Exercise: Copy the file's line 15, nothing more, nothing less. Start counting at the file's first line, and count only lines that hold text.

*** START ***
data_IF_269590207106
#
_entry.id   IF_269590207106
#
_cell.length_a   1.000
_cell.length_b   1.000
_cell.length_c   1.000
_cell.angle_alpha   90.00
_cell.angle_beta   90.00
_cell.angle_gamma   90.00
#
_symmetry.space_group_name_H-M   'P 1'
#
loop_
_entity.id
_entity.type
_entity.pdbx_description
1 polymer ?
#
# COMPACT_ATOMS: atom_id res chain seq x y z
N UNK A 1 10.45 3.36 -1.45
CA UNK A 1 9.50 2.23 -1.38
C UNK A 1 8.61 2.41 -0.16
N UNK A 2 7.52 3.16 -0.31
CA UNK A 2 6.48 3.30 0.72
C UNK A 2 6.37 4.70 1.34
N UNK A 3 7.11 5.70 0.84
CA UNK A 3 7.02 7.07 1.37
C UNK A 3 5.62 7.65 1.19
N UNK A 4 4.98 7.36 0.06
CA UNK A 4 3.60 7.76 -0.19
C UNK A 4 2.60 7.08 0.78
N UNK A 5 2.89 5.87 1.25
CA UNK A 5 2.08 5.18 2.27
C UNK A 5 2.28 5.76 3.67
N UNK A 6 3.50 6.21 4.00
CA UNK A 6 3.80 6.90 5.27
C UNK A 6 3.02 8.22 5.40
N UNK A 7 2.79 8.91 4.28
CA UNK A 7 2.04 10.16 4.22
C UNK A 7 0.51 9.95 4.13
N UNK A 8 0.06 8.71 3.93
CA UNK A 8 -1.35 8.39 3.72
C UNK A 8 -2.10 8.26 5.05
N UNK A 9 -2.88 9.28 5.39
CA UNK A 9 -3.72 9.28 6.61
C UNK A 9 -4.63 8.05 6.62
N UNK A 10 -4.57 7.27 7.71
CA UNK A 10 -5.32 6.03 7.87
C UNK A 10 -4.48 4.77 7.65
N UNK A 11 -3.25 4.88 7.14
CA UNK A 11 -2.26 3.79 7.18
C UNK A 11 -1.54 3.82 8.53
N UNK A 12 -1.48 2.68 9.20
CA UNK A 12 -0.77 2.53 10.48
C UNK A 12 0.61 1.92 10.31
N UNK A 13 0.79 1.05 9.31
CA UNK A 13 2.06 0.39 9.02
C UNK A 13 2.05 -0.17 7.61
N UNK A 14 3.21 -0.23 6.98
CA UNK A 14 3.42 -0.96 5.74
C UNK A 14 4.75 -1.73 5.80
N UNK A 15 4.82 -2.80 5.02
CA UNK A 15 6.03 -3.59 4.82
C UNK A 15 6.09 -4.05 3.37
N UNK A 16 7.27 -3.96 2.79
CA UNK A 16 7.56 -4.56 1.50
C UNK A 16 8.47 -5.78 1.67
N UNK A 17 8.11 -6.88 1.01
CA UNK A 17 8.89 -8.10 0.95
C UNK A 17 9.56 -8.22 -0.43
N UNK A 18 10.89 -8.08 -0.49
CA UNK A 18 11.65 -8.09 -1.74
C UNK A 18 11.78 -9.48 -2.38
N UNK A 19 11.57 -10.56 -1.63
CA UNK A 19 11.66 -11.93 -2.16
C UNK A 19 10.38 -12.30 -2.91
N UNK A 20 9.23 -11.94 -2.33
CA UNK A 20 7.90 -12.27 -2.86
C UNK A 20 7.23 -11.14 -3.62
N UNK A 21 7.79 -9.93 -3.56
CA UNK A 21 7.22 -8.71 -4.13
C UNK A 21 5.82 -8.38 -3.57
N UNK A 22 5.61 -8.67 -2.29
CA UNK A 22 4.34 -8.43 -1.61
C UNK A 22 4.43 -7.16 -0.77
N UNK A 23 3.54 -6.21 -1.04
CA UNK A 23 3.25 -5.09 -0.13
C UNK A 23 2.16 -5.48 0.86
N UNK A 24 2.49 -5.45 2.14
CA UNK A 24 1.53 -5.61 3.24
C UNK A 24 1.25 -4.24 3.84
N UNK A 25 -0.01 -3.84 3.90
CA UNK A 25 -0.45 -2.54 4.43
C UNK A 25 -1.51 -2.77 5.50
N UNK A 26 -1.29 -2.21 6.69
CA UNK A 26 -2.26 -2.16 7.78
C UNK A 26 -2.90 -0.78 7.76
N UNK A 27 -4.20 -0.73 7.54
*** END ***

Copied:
_entity.id